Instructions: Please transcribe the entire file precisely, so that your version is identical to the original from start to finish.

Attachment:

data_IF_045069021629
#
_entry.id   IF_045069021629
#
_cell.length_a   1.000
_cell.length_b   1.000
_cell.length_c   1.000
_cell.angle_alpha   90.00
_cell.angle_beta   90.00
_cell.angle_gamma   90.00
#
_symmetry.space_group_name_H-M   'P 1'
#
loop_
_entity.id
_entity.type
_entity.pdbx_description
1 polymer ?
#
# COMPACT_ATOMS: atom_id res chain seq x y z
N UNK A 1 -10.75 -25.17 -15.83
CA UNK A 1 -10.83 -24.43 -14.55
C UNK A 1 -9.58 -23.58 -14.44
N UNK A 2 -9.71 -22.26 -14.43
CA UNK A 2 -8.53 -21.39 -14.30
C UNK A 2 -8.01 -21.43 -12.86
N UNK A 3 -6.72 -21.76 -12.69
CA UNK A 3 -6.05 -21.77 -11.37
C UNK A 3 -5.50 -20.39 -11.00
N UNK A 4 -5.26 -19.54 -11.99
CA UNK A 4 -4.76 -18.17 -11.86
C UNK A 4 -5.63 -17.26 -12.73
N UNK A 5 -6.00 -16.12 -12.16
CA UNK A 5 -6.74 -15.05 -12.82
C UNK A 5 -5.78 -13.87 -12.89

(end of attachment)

data_IF_045069021629
#
_entry.id   IF_045069021629
#
_cell.length_a   1.000
_cell.length_b   1.000
_cell.length_c   1.000
_cell.angle_alpha   90.00
_cell.angle_beta   90.00
_cell.angle_gamma   90.00
#
_symmetry.space_group_name_H-M   'P 1'
#
loop_
_entity.id
_entity.type
_entity.pdbx_description
1 polymer ?
#
# COMPACT_ATOMS: atom_id res chain seq x y z
N UNK A 1 -10.75 -25.17 -15.83
CA UNK A 1 -10.83 -24.43 -14.55
C UNK A 1 -9.58 -23.58 -14.44
N UNK A 2 -9.71 -22.26 -14.43
CA UNK A 2 -8.53 -21.39 -14.30
C UNK A 2 -8.01 -21.43 -12.86
N UNK A 3 -6.72 -21.76 -12.69
CA UNK A 3 -6.05 -21.77 -11.37
C UNK A 3 -5.50 -20.39 -11.00
N UNK A 4 -5.26 -19.54 -11.99
CA UNK A 4 -4.76 -18.17 -11.86
C UNK A 4 -5.63 -17.26 -12.73
N UNK A 5 -6.00 -16.12 -12.16
CA UNK A 5 -6.74 -15.05 -12.82
C UNK A 5 -5.78 -13.87 -12.89